Sunday, July 5, 2015

Greece: It's Ohi Day

Despite the polls, it wasn't even close.  No has won 61-39%.  I say and maintain that what we are seeing here looks very much like the run-up to a war.  You have the failed negotiations, the increasing intransigence, the outraged nationalism, the (probably intentional) humiliating ultimatum and the irate refusal.

There may also be a true dog whistle going on here.  By making his slogan Ohi! -- No! -- to a German ultimatum, Prime Minister Tsipras may be making a strong nationalist appeal with symbolism apparent to a Greek, but not to an American.  (I can't say about other Europeans). To recap, in October, 1940 the Nazis had overrun Poland, France, the Low Countries, and seemed invincible.  Mussolini, wanting in on the action, made demand on October 28, 1940 that Greece lay itself open to Italian troops.  The Greek Prime Minister answered in French,  "Alors, c’est la guerre.”  "Then this is war." But the Greeks preferred to believe that he answered in Greek, "Ohi!" "No!"  Greeks poured out into the street shouting "Ohi! Ohi!" to proclaim their support.  War ensued, the Nazis behaved like Nazis, and Greece suffered more than the worst possible outcome anyone can contemplate here.  Despite the horrors that followed, Greeks are proud of their defiance and celebrate every October 28 as Ohi Day, the day we said no.  So making Ohi! one's slogan, parading signs saying Ohi! in the streets and calling on the Greeks to say Ohi! to this ultimatum are more potent appeals to nationalism than we may realize.

And they appear to have worked.  Talk about the mysteries of the "Greek temperament" are futile here.  And this does not contradict the foregoing paragraph.  The symbols of nationalism and defiance differ from one country to the next, but underneath it all, human nature is the same.   And it is human nature to dislike being bullied, humiliated or coerced and to respond with defiance -- often foolish and self-destructive defiance, but defiance nonetheless.

And make no mistake, what the Europeans were trying to do was bully, humiliate and coerce.  They determined their offer and made clear that there was to be no negotiations, no concessions, no face-saving compromise that was really a capitulation in disguise.  Capitulation must be open and acknowledged.  This looked suspiciously like a move to depose the Syriza government and install one more to Europe's liking.  Such a move would not be unprecedented, after all.  Th EU has already deposed Silvio Berlusconi in Italy, although the Italians don't seem to have minded much.  But Berlusconi was unpopular, scandal-plagued, and had overstayed his welcome. In the case of Greece, the EU was seeking to depose a leader duly elected less than six months earlier and replace him with someone more subservient.  And they were shocked -- shocked -- that the people responded with anger.  And now Europe and Germany are reacting with their own anger and shutdown.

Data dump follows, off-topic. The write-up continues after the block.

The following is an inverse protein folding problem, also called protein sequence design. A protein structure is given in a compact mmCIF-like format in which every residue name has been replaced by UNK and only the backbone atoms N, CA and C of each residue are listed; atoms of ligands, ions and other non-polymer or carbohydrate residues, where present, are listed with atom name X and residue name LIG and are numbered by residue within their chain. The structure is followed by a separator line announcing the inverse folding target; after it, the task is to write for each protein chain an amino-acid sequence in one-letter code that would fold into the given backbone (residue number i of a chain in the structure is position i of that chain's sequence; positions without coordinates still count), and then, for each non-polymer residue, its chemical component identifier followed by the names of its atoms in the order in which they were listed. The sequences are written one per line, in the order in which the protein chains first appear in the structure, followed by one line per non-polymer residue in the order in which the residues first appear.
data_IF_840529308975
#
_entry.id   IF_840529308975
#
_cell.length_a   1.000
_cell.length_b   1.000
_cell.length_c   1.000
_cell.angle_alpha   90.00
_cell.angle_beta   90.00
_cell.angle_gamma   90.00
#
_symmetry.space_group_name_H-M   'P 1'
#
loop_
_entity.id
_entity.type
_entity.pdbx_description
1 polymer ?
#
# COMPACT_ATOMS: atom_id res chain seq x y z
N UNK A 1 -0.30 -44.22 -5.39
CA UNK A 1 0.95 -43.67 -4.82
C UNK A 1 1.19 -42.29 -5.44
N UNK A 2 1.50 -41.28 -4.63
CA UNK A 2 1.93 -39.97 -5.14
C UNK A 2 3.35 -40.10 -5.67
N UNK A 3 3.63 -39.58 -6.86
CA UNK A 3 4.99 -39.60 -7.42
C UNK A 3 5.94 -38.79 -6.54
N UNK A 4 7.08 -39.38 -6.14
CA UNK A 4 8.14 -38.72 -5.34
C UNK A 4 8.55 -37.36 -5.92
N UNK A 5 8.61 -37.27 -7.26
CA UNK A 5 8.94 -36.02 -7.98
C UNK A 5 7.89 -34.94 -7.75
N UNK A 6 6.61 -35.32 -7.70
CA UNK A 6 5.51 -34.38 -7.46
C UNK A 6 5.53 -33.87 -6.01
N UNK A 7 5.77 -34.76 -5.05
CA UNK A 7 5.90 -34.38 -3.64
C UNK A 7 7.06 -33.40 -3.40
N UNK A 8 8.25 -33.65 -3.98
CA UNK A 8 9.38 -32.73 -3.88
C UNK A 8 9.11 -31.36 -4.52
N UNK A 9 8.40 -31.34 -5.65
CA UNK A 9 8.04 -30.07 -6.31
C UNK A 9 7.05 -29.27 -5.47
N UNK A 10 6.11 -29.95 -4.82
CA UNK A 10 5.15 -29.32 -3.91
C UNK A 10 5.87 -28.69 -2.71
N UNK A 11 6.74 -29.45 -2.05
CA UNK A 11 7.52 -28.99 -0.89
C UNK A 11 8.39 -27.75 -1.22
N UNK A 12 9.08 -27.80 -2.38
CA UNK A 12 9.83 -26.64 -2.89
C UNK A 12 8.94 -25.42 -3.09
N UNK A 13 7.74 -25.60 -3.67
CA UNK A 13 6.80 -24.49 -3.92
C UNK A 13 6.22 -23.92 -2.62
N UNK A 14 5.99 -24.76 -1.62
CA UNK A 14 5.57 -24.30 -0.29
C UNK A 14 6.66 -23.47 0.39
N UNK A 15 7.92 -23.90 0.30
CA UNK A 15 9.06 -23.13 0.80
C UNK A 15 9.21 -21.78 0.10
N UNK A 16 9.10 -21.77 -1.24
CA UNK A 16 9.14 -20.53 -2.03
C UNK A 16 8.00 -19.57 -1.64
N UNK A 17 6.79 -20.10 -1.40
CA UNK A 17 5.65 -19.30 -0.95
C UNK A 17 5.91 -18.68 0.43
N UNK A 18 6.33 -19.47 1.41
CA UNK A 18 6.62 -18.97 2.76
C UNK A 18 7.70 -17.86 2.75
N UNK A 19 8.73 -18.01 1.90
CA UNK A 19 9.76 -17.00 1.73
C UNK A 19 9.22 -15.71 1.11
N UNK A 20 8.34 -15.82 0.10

Europeans ask why the Greeks were such fools as to think they had options when there was only one option all along -- submission.  Well, not quite.  Syriza proved quite wrong if they they thought there was a good option.  But when you present and ultimatum, you are ultimately offering two options -- submit or be crushed.  And looking over the history of warfare, an extraordinary number of nations in such a position have chosen "be crushed."  Well, it is my belief that this whole showdown should be analyzed through the lens of war.  In all probability, Ohi! means  "Alors, c’est la Grexit.”  How does  "Alors, c’est la Grexit” compare to  "Alors, c’est la guerre"?

We know that in old-style warfare, the early ravages of war -- bombed cities, invasions, soldiers coming home in body bags, etc. does not undermine a nation's resolve, but rather strengthens it.  But we also know that morale and resolve don't survive famine.  When food runs out, so to does the will to fight. On the other hand, sanctions that pinch but do not starve have proven to be most ineffective. They simply give the sanctioned government a scapegoat to  blame for the country's misfortunes and rally against.  In case of Grexit, Greece is apt to experience something worse than mere sanctions, but not as bad as true famine and blockade.  And I wonder now as I did before how long a country's resolve can hold up under surging costs of imports, plummeting values of savings, surging foreign debts, widespread bankruptcy, economic crisis and all the other hardships that will attend a devaluation.  We have the answer on at least one question.  A nation's resolve can withstand a week of frozen bank accounts and limited withdrawals.  But how much more?

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